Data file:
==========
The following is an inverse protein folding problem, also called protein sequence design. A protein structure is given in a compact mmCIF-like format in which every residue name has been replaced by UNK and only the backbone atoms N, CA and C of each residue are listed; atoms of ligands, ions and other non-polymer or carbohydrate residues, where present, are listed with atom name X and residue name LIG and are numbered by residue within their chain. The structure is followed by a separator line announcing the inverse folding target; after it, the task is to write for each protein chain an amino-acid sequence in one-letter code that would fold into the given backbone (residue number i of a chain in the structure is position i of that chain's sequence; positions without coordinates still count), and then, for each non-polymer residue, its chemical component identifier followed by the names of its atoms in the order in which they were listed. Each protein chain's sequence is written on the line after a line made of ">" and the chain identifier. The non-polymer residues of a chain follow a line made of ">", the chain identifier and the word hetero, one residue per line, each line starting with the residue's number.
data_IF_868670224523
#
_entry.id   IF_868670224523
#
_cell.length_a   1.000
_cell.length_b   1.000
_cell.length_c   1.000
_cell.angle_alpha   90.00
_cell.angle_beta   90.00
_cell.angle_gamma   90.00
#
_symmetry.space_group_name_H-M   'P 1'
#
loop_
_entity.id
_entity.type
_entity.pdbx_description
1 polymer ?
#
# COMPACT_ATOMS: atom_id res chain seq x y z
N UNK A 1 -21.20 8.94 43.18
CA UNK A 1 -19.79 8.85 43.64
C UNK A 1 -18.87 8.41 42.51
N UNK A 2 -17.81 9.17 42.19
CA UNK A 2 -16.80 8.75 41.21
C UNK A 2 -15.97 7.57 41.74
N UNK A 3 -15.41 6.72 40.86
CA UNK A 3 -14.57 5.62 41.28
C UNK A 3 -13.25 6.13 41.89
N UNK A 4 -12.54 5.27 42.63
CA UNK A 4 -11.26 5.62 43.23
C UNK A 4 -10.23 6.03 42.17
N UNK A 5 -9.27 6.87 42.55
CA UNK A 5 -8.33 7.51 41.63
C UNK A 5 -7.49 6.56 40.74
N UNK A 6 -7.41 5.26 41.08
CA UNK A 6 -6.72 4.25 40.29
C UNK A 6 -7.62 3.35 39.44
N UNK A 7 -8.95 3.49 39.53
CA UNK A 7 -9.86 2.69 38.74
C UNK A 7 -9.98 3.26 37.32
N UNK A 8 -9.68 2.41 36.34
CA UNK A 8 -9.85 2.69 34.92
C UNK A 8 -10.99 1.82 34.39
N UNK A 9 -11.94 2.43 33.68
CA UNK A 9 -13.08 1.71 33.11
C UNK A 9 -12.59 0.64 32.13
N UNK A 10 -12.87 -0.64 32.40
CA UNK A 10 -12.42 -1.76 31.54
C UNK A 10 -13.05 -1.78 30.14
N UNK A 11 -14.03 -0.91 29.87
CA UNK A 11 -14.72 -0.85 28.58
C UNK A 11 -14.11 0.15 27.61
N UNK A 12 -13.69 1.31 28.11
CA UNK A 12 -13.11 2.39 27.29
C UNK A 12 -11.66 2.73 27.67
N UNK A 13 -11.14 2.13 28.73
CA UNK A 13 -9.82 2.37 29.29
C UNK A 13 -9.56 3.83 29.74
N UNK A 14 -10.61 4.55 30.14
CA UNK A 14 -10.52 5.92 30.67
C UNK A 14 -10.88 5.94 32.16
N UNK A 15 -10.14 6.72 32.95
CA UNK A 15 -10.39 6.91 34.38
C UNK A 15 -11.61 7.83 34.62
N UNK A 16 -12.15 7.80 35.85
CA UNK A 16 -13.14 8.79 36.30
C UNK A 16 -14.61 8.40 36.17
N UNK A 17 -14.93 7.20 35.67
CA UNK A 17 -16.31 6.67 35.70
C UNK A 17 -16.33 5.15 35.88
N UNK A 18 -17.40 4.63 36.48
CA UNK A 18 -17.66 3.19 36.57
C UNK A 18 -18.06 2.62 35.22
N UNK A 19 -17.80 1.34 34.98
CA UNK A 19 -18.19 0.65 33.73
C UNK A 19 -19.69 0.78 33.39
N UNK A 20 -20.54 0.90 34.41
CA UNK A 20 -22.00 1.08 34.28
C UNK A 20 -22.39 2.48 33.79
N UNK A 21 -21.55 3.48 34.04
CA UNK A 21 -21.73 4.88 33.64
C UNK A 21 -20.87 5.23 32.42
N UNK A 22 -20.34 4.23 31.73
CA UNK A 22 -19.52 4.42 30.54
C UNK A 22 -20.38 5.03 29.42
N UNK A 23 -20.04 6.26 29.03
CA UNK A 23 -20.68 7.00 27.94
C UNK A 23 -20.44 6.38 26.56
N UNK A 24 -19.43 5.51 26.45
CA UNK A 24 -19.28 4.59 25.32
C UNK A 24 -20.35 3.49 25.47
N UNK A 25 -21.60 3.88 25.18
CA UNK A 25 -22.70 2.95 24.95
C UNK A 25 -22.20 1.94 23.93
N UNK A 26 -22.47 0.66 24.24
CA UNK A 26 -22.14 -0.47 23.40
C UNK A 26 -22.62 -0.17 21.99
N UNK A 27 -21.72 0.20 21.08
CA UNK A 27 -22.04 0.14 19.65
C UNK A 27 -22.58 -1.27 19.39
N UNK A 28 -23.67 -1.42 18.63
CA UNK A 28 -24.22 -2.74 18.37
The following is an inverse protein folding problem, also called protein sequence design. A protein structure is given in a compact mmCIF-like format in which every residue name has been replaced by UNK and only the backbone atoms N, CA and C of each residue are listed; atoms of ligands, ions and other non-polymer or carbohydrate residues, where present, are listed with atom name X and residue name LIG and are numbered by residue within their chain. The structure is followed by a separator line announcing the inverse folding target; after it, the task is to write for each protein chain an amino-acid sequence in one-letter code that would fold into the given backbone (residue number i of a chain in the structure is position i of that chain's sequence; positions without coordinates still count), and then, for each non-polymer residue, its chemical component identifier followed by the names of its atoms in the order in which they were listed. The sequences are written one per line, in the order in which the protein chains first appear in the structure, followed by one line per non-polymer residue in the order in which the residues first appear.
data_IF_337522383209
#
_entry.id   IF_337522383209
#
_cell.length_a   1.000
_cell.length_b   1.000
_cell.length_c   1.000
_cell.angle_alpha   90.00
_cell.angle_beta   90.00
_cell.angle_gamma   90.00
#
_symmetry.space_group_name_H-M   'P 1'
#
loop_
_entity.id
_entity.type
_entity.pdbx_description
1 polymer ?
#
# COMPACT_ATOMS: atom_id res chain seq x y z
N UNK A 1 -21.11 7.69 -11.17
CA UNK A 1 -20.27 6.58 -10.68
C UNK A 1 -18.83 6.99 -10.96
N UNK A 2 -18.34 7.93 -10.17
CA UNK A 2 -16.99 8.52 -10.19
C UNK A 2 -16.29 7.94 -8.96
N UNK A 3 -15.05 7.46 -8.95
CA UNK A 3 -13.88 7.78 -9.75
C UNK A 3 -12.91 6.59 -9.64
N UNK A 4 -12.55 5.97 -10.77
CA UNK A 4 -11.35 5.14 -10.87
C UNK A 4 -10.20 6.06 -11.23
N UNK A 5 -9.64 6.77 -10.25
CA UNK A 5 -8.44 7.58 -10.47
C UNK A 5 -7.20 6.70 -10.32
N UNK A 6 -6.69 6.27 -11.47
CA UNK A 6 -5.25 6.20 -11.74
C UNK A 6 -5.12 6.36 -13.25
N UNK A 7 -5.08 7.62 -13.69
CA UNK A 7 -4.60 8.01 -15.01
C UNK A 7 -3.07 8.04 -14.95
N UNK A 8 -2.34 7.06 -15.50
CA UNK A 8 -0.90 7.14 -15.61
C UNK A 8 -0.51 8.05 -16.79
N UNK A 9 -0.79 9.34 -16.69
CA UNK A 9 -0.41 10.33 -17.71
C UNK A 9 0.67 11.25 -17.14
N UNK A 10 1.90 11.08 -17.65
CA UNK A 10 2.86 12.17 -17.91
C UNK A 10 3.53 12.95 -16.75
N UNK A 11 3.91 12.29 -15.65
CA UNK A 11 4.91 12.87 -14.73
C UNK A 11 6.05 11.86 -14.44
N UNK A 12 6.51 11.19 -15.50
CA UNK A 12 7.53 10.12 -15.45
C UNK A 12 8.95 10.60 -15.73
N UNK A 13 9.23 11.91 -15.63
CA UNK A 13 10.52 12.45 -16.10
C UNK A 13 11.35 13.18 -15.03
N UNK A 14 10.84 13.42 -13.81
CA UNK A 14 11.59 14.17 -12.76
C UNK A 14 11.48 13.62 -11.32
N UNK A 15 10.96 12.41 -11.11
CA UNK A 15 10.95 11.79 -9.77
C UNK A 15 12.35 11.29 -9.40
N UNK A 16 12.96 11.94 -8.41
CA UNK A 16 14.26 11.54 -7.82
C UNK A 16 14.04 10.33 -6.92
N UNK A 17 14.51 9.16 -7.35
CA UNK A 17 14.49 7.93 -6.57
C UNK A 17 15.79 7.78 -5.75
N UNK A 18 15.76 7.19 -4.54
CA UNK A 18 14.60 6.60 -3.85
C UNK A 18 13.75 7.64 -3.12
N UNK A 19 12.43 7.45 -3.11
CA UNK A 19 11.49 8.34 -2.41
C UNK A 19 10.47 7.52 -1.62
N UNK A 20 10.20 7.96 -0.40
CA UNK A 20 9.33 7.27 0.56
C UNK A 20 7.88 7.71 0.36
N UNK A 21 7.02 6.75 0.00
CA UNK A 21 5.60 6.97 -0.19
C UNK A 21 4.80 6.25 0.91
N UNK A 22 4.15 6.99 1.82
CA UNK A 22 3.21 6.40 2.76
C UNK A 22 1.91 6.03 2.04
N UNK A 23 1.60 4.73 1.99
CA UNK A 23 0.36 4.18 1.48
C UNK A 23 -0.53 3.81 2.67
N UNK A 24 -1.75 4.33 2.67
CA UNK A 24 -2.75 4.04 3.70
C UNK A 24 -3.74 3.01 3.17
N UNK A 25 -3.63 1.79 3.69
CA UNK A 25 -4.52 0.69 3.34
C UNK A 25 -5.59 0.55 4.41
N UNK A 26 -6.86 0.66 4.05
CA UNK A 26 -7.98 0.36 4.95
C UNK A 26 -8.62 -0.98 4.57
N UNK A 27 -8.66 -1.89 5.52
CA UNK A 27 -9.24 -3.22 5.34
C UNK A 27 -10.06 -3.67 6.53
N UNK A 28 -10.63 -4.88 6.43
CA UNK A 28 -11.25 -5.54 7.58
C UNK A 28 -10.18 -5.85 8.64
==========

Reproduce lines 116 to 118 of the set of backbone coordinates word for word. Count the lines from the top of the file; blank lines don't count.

#
_symmetry.space_group_name_H-M   'P 1'
#